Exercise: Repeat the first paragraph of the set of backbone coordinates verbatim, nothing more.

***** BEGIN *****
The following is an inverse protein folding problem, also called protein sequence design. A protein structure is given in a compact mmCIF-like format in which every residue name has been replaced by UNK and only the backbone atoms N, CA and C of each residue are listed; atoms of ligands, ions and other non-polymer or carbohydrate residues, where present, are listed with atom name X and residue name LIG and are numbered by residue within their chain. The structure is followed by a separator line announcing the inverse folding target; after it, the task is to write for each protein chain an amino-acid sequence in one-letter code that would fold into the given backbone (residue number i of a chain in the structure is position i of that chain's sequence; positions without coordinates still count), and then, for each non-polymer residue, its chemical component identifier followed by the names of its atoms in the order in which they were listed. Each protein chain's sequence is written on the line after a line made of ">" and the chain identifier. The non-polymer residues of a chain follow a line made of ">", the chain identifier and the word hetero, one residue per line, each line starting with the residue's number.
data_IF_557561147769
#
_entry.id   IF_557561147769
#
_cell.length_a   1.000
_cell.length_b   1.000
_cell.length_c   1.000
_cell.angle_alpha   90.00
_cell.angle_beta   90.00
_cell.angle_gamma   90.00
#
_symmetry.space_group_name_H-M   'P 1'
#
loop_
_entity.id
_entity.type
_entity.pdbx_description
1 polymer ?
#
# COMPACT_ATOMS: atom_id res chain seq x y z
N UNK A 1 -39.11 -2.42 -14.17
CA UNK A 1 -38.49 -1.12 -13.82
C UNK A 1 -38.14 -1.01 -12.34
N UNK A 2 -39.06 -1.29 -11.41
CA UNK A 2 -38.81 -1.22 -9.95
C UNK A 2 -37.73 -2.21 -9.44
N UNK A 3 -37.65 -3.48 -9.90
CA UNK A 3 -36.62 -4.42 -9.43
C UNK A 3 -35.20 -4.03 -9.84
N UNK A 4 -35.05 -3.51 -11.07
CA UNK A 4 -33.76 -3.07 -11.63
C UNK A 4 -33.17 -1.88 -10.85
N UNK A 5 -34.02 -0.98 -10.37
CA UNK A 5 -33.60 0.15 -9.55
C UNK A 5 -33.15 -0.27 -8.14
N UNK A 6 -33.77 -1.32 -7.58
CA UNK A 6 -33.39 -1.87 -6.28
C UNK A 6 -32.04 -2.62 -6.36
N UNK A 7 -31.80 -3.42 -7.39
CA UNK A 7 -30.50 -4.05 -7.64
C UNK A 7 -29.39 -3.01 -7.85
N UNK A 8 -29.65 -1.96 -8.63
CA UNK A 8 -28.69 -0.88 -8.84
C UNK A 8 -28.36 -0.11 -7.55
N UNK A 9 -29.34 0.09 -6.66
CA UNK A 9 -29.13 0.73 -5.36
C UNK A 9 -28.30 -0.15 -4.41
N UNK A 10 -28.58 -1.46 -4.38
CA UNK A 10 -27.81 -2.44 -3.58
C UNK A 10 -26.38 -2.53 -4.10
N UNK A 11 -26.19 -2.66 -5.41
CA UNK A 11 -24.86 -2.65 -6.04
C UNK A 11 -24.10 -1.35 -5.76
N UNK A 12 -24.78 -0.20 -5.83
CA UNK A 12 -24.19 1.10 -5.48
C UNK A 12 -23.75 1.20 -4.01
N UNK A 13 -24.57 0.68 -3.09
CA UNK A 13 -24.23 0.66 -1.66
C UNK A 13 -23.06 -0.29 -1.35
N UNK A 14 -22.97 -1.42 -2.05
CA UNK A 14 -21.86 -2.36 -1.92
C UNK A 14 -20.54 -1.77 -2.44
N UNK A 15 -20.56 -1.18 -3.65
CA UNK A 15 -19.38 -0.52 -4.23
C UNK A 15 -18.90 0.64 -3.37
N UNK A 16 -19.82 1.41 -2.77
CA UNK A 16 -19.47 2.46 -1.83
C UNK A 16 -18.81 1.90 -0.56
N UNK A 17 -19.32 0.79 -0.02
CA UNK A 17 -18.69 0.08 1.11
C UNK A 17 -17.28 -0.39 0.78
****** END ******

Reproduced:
The following is an inverse protein folding problem, also called protein sequence design. A protein structure is given in a compact mmCIF-like format in which every residue name has been replaced by UNK and only the backbone atoms N, CA and C of each residue are listed; atoms of ligands, ions and other non-polymer or carbohydrate residues, where present, are listed with atom name X and residue name LIG and are numbered by residue within their chain. The structure is followed by a separator line announcing the inverse folding target; after it, the task is to write for each protein chain an amino-acid sequence in one-letter code that would fold into the given backbone (residue number i of a chain in the structure is position i of that chain's sequence; positions without coordinates still count), and then, for each non-polymer residue, its chemical component identifier followed by the names of its atoms in the order in which they were listed. Each protein chain's sequence is written on the line after a line made of ">" and the chain identifier. The non-polymer residues of a chain follow a line made of ">", the chain identifier and the word hetero, one residue per line, each line starting with the residue's number.